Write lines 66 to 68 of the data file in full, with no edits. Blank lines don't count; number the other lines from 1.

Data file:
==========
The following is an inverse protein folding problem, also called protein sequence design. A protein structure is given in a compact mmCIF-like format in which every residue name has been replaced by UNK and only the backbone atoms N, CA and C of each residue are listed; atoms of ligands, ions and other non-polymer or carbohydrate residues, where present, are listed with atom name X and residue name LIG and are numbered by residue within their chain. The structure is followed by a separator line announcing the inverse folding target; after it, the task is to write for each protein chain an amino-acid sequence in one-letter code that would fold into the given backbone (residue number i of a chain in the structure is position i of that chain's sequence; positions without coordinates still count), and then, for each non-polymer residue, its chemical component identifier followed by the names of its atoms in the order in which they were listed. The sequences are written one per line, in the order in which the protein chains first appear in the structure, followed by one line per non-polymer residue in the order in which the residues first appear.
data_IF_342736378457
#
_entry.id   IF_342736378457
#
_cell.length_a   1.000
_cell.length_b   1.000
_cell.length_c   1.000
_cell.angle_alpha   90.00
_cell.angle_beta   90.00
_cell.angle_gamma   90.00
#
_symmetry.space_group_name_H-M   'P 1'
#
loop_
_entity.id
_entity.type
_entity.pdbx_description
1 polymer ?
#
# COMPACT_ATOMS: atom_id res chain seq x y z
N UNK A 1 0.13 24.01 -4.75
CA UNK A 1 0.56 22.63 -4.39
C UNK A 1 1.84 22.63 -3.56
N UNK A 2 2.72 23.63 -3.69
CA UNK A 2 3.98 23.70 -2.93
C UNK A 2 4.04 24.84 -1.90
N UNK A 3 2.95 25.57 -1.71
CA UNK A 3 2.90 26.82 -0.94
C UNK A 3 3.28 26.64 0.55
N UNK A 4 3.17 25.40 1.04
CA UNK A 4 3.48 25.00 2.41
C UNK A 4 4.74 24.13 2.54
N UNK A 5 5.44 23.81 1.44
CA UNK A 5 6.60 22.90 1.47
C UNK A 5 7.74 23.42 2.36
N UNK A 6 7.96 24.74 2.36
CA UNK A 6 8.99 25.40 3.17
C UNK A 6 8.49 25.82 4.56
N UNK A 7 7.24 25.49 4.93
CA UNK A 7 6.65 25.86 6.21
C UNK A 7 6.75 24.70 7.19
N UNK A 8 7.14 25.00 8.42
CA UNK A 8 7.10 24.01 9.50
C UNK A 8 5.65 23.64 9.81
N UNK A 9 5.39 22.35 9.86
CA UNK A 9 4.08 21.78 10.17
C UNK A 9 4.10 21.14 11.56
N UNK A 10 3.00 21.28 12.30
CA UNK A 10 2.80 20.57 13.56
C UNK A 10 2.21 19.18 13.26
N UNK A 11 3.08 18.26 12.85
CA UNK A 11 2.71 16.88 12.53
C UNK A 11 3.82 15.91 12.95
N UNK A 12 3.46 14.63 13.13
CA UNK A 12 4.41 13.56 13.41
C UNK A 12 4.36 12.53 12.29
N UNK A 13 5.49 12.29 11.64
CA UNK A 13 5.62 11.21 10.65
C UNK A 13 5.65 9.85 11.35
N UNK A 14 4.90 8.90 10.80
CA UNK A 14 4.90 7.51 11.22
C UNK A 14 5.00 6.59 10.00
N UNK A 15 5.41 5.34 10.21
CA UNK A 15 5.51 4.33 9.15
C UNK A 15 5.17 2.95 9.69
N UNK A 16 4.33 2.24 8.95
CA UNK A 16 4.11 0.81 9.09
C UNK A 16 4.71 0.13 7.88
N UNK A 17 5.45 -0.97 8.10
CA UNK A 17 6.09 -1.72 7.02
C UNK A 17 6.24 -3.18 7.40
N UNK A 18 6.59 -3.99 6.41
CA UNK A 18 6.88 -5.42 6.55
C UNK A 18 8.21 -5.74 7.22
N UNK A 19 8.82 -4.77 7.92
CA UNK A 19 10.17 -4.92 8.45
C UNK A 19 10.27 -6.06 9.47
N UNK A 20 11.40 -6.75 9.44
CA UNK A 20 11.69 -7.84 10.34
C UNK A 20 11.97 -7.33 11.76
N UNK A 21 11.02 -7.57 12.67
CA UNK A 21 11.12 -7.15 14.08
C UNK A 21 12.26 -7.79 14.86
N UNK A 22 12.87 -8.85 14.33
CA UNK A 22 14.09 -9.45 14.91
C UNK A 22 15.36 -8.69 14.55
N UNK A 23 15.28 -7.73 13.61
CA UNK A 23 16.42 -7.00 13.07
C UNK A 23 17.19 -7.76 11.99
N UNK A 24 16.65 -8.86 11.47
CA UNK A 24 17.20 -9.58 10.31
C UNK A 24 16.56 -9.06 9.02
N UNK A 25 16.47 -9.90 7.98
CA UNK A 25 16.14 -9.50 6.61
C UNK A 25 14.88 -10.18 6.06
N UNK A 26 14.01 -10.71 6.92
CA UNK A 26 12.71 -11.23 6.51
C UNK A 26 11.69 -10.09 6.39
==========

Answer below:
C UNK A 15 5.17 2.95 9.69
N UNK A 16 4.33 2.24 8.95
CA UNK A 16 4.11 0.81 9.09